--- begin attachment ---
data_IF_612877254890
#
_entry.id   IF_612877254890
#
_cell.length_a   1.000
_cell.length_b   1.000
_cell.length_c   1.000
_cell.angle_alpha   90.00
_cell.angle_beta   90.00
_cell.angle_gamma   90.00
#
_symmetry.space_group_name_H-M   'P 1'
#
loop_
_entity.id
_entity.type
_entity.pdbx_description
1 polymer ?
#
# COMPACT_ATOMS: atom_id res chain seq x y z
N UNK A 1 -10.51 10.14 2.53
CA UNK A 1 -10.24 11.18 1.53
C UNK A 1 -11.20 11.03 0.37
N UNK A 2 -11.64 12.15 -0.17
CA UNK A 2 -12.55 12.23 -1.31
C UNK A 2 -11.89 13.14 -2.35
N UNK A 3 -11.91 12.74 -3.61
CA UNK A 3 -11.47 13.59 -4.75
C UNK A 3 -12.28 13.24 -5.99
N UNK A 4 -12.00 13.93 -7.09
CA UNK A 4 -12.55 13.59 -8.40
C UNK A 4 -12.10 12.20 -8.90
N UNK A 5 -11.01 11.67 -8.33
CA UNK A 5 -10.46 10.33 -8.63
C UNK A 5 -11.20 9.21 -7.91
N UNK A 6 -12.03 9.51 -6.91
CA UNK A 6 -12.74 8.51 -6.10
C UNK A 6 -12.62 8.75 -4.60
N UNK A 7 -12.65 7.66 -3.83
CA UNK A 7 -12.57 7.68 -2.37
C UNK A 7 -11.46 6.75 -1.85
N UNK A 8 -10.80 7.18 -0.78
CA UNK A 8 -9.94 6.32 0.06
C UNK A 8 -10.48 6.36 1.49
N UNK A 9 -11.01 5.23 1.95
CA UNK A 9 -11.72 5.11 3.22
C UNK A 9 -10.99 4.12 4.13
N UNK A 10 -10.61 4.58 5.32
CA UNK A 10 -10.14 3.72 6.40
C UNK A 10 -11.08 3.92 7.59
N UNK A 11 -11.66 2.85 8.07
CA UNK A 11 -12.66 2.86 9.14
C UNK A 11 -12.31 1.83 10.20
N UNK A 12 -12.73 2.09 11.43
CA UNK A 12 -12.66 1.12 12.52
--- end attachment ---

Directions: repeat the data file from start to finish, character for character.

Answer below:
data_IF_612877254890
#
_entry.id   IF_612877254890
#
_cell.length_a   1.000
_cell.length_b   1.000
_cell.length_c   1.000
_cell.angle_alpha   90.00
_cell.angle_beta   90.00
_cell.angle_gamma   90.00
#
_symmetry.space_group_name_H-M   'P 1'
#
loop_
_entity.id
_entity.type
_entity.pdbx_description
1 polymer ?
#
# COMPACT_ATOMS: atom_id res chain seq x y z
N UNK A 1 -10.51 10.14 2.53
CA UNK A 1 -10.24 11.18 1.53
C UNK A 1 -11.20 11.03 0.37
N UNK A 2 -11.64 12.15 -0.17
CA UNK A 2 -12.55 12.23 -1.31
C UNK A 2 -11.89 13.14 -2.35
N UNK A 3 -11.91 12.74 -3.61
CA UNK A 3 -11.47 13.59 -4.75
C UNK A 3 -12.28 13.24 -5.99
N UNK A 4 -12.00 13.93 -7.09
CA UNK A 4 -12.55 13.59 -8.40
C UNK A 4 -12.10 12.20 -8.90
N UNK A 5 -11.01 11.67 -8.33
CA UNK A 5 -10.46 10.33 -8.63
C UNK A 5 -11.20 9.21 -7.91
N UNK A 6 -12.03 9.51 -6.91
CA UNK A 6 -12.74 8.51 -6.10
C UNK A 6 -12.62 8.75 -4.60
N UNK A 7 -12.65 7.66 -3.83
CA UNK A 7 -12.57 7.68 -2.37
C UNK A 7 -11.46 6.75 -1.85
N UNK A 8 -10.80 7.18 -0.78
CA UNK A 8 -9.94 6.32 0.06
C UNK A 8 -10.48 6.36 1.49
N UNK A 9 -11.01 5.23 1.95
CA UNK A 9 -11.72 5.11 3.22
C UNK A 9 -10.99 4.12 4.13
N UNK A 10 -10.61 4.58 5.32
CA UNK A 10 -10.14 3.72 6.40
C UNK A 10 -11.08 3.92 7.59
N UNK A 11 -11.66 2.85 8.07
CA UNK A 11 -12.66 2.86 9.14
C UNK A 11 -12.31 1.83 10.20
N UNK A 12 -12.73 2.09 11.43
CA UNK A 12 -12.66 1.12 12.52